New species of river dolphin discovered in Brazil

Scientists in Brazil have discovered the first new river dolphin species since the end of World War One.

Named after the Araguaia river where it was found, the species is only the fifth known of its kind in the world.

Writing in the journal Plos One, the researchers say it separated from other South American river species more than two million years ago.

There are believed to be about 1,000 of the creatures living in the Araguaia river basin.

River dolphins are among the world’s rarest creatures.

via BBC News – Brazil dolphin is first new river species since 1918.

Cheetah stuns safari tour by jumping on truck and using it as vantage point to hunt prey

The predator and her cub approached the vehicle from behind and caught the visitors to the Masai Mara reserve in Kenya by surprise.

The pair landed on the back of the truck before climbing to the top of it. The adult cheetah surveyed its territory while the cub chewed on a railing.

As the animals were distracted photographer David Newton, from Amersham in Buckinghamshire, was able to take pictures of the cheetahs.

Cheetah stuns safari tour by jumping on truck and using it as vantage point to hunt prey | Nature | News | Daily Express.

Wild Brazil: wildlife holidays in search of the Big Five of Brazil

Brazil wildlife holidays: in search of the Big Five - Telegraph

Seeing the big five was a life-enhancing experience. But each of the species we saw was wondrous in its way. We should not only see beauty in rarity or in predators. I’m thinking of the near-invisible pottoo bird, immobile in a tree. Or the multi-coloured araçari and banana-beaked toco toucan, which never sat still. The rufous ovenbirds with their clay-and-earth caves for nests. Pearl kite. Tufted-eared marmoset. Snail kite. Anhinga. Black howler monkey. Janday parakeet. Flavescent warbler.

Read more: Brazil wildlife holidays: in search of the Big Five – Telegraph.

Wildlife Photography Competition Launches With £10,000 Prize Fund

A competition and prize fund established to seek out the world’s most incredible animal photography is back, as the Zoological Society of London (ZSL) today launches the ZSL Animal Photography Prize 2014.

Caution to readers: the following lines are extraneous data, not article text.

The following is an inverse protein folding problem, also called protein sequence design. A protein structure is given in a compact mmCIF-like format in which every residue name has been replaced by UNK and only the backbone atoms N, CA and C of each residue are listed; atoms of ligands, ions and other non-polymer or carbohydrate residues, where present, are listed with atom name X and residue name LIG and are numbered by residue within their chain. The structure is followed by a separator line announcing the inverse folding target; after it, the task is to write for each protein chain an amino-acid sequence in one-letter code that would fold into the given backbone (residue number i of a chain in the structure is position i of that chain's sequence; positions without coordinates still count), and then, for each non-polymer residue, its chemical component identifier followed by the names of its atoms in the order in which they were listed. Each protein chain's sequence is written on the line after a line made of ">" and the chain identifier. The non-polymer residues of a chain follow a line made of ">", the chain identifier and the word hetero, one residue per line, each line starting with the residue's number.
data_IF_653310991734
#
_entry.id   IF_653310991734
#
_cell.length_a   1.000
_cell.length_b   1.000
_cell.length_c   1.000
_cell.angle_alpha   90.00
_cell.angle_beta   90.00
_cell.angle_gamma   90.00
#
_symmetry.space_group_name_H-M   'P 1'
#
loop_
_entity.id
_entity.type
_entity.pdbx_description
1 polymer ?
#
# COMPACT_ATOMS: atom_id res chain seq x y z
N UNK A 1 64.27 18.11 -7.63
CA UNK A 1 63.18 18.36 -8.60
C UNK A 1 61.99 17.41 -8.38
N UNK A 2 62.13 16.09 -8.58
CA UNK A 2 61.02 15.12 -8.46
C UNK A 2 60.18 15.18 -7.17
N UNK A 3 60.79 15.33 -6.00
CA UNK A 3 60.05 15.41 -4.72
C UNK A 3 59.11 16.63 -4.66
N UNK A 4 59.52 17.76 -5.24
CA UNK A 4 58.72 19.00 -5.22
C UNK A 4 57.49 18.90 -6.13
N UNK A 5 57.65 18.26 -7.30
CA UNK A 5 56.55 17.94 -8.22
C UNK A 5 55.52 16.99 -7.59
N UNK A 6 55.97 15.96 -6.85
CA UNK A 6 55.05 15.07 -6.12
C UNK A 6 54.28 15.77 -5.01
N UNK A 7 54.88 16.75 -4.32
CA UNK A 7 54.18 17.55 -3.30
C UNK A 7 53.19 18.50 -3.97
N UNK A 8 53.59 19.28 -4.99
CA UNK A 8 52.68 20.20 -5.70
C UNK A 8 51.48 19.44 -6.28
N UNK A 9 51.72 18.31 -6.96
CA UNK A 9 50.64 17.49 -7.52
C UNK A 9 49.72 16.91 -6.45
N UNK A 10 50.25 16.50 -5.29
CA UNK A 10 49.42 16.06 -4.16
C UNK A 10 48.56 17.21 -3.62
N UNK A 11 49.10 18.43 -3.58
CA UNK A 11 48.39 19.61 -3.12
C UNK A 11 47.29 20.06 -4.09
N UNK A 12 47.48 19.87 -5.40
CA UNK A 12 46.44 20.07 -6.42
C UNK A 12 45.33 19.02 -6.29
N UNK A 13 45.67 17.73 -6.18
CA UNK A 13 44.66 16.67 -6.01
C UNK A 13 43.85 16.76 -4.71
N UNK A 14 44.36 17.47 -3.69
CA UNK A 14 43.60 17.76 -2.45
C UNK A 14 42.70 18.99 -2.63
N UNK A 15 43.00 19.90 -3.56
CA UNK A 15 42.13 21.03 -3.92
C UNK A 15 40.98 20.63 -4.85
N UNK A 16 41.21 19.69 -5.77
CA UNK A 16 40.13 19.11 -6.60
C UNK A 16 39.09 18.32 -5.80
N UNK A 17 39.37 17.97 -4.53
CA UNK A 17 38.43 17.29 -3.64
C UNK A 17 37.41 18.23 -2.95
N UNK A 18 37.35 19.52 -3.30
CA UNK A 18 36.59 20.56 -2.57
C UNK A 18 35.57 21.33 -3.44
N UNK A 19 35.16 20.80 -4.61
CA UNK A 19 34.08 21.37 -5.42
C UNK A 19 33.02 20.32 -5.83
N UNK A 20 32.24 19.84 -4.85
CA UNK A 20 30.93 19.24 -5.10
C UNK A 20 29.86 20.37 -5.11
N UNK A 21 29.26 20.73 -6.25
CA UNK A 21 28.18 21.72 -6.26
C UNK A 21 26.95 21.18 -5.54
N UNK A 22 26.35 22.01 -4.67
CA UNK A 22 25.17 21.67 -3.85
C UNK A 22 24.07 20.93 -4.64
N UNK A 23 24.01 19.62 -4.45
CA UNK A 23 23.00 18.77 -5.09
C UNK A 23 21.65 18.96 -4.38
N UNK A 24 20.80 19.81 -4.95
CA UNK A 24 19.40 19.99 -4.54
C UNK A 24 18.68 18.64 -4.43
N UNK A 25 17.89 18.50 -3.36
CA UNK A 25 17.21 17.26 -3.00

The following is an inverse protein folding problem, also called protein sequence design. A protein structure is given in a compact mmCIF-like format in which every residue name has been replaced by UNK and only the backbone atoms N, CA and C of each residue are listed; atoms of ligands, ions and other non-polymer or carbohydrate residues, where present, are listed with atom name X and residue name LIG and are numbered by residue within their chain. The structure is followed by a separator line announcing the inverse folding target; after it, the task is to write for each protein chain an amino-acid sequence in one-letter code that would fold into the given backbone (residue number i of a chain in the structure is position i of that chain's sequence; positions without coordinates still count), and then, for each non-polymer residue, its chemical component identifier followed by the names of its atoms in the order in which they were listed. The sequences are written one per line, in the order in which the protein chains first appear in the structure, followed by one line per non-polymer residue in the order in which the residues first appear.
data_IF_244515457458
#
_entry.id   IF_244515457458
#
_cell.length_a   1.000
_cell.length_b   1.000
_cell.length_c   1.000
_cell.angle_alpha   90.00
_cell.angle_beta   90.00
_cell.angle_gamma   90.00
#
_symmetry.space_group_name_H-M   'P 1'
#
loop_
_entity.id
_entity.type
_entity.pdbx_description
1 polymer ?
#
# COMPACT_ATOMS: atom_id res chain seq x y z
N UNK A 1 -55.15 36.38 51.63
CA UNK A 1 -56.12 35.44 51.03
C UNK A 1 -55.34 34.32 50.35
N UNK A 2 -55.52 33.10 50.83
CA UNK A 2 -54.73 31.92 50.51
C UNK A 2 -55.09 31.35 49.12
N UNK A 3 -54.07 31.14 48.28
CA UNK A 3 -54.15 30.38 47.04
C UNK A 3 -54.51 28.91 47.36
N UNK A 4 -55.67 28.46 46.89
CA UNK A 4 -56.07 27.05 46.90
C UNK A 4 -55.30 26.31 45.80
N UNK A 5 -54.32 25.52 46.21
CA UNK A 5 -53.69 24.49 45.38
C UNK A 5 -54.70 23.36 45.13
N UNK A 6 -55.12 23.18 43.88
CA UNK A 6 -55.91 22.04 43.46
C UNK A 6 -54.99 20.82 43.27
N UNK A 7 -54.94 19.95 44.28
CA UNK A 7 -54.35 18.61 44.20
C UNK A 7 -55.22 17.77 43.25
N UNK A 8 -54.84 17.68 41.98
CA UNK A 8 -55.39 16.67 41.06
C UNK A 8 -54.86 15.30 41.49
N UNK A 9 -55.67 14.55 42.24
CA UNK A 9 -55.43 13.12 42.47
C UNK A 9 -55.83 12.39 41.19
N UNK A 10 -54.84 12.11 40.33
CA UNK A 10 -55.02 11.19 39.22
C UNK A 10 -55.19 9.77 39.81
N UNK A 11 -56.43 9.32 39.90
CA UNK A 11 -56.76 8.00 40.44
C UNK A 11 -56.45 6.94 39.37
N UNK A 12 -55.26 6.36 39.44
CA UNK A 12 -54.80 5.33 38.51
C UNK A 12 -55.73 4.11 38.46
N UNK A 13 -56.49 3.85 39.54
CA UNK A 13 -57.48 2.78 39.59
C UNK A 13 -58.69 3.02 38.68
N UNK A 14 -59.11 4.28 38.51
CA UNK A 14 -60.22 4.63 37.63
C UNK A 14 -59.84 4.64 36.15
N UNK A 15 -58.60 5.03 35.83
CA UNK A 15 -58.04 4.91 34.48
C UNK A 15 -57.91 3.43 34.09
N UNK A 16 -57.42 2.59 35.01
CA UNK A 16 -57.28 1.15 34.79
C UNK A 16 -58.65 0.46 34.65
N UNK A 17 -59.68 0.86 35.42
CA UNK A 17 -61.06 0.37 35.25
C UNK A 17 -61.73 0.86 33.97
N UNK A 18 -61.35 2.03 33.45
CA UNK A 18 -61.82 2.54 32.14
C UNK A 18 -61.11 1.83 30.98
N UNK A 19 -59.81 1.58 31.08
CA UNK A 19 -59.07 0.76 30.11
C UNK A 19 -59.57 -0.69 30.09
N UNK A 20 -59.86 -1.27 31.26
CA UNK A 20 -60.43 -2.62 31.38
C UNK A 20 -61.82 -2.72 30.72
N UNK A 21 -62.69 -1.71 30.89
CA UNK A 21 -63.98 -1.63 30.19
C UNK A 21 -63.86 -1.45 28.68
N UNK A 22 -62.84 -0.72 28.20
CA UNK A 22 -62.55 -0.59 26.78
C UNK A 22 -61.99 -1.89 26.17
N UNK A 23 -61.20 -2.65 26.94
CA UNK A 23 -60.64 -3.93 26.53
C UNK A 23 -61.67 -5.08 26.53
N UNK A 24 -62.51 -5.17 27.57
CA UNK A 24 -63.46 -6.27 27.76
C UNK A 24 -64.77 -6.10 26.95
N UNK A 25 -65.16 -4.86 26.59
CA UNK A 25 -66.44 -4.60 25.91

Now in its third year, organisers are expecting a high calibre of entries from around the world for the wildlife photography competition, which will be judged by television presenter Kate Humble, and ornithologist Bill Oddie.

Read more: Wildlife Photography Competition Launches With 10k Prize Fund.

Permit to shoot endangered black rhino – in the name of conservation – sells for $350,000


Further to our story back in October.  The auction for the black rhino hunting permit has now taken place: raising $350,000 for rhino conservation.  A radical approach to wildlife conservation? Or a smokescreen for for the mega wealthy to hunt yet more of Africa’s endangered wildlife? You tell me.

Background: Permit to hunt endangered African black rhino sells for $350,000 – Telegraph.

Wildlife turned surreal: photographer John Wilhelm turns his wildlife photos into fantastic works of art.

There are many weird and wonderful creatures in the animal kingdom – but you’re unlikely to ever spot an ice-skating chick or a flying rhino.

You’ve also got a cat in hell’s chance of seeing a young girl offering flowers to a 20ft-tall buffalo or a camel enjoying a cigarette. But then for all its evolutionary marvel, Mother Nature doesn’t have Photoshop.

Swiss photographer John Wilhelm does, however, and with a little fantasy escapism has turned his wildlife pictures into some truly surreal works of art.

IT director turns his wildlife pictures into surreal works of art | Mail Online.